TV and Soda Linked to Childhood Obesity
Diet or Not, too Much Soda in Front of the TV May Put Kids at Risk
WebMD News Archive
Sept. 8, 2003 -- It's no surprise that kids who drink large
quantities of soda or spend too much time in front of the television are more
likely to be obese than other kids. But a new study suggests that it's not just
the lack of physical activity or sugar in the soda that's to blame.
Researchers found that school children that drink large
quantities of diet soft drinks were just as likely as those who gulped sugary
ones to suffer from childhood obesity, and watching TV was much worse for their
waistlines than playing video games or surfing the Internet.
The study shows that sixth- and seventh-grade students who
watched more than two hours of TV a night or drank more than three soft drinks
per day were more likely to have a higher BMI (body mass index, a measure of
weight in relation to height used to indicate childhood obesity) than
The results appear in the September issue of the Archives of
Pediatrics & Adolescent Medicine.
Study Sheds New Light on Childhood Obesity
Researchers say the findings suggest that experts still have a
lot to learn about the current epidemic of childhood obesity.
The prevalence of childhood obesity has doubled since the
1970s, and obesity is a known risk factor for a number of health problems,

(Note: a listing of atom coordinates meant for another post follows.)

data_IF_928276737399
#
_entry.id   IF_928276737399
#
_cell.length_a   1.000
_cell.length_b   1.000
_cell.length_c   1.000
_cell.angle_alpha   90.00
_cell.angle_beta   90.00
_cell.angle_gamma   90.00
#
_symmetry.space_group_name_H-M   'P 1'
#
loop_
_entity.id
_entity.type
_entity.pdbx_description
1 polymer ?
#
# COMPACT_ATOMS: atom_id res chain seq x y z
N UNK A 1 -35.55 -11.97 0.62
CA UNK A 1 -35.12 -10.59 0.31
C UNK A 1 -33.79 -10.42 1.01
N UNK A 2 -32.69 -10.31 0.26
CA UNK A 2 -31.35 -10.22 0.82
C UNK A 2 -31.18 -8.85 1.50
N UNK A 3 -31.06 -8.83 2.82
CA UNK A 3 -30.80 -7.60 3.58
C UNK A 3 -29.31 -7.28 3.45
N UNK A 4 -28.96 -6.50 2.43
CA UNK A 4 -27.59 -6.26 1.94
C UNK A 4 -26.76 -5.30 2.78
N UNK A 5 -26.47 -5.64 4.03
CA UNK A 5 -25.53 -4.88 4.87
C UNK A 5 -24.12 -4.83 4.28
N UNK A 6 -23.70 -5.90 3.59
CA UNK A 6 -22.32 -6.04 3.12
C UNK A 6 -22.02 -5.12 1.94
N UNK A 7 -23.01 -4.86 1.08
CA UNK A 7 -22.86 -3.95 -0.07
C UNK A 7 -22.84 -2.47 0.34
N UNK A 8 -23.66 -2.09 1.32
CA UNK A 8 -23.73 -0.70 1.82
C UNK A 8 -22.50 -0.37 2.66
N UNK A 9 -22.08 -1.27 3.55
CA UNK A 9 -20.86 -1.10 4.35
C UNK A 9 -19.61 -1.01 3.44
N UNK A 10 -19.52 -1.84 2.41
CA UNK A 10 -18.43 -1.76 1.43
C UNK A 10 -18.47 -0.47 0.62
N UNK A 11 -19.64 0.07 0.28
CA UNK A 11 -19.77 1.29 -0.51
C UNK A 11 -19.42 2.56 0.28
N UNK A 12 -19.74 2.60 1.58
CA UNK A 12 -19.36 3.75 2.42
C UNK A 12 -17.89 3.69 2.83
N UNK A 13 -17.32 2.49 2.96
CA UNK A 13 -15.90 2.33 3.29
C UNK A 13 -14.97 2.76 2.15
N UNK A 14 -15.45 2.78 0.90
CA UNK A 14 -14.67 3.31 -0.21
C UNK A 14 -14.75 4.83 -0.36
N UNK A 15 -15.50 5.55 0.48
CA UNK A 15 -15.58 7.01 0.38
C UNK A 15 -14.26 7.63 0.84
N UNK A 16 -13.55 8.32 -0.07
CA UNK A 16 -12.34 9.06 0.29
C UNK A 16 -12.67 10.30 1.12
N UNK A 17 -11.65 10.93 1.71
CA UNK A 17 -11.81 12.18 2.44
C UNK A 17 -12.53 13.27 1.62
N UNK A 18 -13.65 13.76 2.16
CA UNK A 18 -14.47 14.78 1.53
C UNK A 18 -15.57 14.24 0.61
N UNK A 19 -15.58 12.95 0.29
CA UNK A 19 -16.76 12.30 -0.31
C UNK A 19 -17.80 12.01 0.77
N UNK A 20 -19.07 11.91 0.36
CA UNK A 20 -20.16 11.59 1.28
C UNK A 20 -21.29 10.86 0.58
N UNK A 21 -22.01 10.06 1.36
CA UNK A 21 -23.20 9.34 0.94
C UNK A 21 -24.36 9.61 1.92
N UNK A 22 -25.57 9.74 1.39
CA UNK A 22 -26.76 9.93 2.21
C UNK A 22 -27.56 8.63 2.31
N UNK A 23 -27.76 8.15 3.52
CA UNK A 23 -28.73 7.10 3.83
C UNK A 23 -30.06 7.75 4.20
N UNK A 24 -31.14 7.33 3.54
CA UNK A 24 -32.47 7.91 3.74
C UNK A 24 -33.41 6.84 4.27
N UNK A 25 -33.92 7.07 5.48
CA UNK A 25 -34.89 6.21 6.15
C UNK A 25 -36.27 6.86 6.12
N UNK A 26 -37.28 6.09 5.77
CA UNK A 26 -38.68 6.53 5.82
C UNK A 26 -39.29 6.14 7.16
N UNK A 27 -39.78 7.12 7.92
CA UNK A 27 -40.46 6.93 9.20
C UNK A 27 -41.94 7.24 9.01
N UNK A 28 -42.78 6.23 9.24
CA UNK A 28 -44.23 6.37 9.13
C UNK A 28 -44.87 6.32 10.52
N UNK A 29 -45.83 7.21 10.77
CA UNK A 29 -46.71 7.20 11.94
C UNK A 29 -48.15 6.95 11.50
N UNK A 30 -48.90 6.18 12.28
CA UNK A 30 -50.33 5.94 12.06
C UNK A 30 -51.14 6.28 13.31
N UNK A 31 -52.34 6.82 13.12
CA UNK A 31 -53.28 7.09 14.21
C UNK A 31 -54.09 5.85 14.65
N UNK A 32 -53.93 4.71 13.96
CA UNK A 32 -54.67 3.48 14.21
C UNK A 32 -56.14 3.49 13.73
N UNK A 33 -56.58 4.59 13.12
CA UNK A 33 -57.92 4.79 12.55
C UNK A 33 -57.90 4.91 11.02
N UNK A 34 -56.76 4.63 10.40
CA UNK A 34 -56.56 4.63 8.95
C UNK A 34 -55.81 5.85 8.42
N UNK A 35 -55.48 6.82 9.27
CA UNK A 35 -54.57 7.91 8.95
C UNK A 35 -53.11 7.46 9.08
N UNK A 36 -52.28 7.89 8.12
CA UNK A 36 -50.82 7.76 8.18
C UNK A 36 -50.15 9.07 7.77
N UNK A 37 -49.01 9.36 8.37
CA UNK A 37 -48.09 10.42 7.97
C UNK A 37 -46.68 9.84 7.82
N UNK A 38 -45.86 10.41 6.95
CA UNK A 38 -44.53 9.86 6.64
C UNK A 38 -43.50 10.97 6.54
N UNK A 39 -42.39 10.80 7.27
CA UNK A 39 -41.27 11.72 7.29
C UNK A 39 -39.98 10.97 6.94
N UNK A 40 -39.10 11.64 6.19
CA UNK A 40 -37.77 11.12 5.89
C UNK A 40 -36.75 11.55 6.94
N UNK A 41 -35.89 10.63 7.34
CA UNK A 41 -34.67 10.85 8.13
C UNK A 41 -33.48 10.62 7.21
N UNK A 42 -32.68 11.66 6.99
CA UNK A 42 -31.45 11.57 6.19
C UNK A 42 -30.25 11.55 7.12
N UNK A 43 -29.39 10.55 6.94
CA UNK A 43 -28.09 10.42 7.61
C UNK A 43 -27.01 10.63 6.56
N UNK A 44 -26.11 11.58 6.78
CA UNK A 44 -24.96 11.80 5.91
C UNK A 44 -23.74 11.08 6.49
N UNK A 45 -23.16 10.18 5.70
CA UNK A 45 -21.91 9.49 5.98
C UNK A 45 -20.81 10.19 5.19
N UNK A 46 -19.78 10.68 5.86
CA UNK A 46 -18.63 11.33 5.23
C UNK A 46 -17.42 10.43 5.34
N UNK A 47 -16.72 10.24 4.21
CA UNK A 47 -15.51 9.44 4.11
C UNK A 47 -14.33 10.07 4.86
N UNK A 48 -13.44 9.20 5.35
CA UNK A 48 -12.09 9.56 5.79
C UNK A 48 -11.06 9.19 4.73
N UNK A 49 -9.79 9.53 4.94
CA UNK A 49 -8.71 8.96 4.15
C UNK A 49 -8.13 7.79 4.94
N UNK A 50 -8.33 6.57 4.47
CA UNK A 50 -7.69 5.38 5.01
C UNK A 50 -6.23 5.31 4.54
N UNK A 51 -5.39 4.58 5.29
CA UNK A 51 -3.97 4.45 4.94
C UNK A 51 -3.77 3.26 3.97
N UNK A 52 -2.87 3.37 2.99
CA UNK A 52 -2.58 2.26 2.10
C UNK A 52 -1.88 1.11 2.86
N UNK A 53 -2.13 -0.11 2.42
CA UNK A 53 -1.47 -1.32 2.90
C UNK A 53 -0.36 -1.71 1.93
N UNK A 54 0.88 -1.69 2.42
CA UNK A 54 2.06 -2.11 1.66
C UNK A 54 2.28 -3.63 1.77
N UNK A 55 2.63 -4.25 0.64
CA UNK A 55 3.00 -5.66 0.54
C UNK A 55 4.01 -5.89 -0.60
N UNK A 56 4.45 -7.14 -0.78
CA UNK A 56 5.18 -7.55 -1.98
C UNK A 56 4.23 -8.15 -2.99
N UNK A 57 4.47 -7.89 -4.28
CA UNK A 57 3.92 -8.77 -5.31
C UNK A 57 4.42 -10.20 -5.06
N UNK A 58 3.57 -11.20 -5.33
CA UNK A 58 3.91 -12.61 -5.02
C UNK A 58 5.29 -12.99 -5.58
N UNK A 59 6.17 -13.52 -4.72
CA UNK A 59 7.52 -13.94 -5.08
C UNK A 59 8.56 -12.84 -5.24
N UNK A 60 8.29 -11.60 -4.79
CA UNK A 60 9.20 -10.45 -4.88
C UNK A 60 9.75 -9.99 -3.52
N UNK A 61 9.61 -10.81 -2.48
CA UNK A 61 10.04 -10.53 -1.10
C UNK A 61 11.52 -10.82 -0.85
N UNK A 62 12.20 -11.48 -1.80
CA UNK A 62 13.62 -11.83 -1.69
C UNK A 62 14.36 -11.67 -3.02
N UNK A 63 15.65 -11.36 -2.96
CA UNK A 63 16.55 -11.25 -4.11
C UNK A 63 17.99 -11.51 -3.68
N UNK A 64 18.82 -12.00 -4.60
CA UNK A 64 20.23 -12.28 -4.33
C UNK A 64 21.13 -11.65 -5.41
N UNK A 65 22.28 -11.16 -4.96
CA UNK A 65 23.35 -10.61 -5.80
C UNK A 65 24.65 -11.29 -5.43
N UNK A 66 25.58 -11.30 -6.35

including high blood pressure and diabetes.
Although watching television and soft drink consumption have
been linked to childhood obesity in the past, the study shows the link runs
deeper than previously thought.
"The findings that overweight and obesity were not
associated with computer use and that they were associated with diet soft drink
consumption indicate that it is neither the sedentary activity alone nor the
calories in the soft drinks alone that can be implicated as a cause of
obesity," write researcher Joyce Giammattei, DrPH, and colleagues of Loma
Instead, researchers say that TV viewing and soft drink
consumption may both be indicators of increased calorie intake because of other
For example, television viewing is easily accompanied by eating
and also includes frequent food-related advertisements that may induce more
eating. In contrast, computer use is less conducive to eating because it keeps
both hands busy and there is less exposure to food ads.
In addition, researchers write soft drinks -- diet and regular
-- are routinely served with calorie-rich foods, such as high-fat, fast food
burgers and fries.
Lifestyle Affects Childhood Obesity Risk
During the study, researchers surveyed 319 sixth- and
seventh-grade students in California and collected information on their height,
weight, and lifestyle habits.
They found that 35% of the students had a BMI at or above the
85th percentile (indicating being overweight) and half of these
students had a BMI at or above the 95th percentile (indicating
obesity). BMIs also tended to be higher among Latino students and lower among
Asian students compared with non-Hispanic, white children.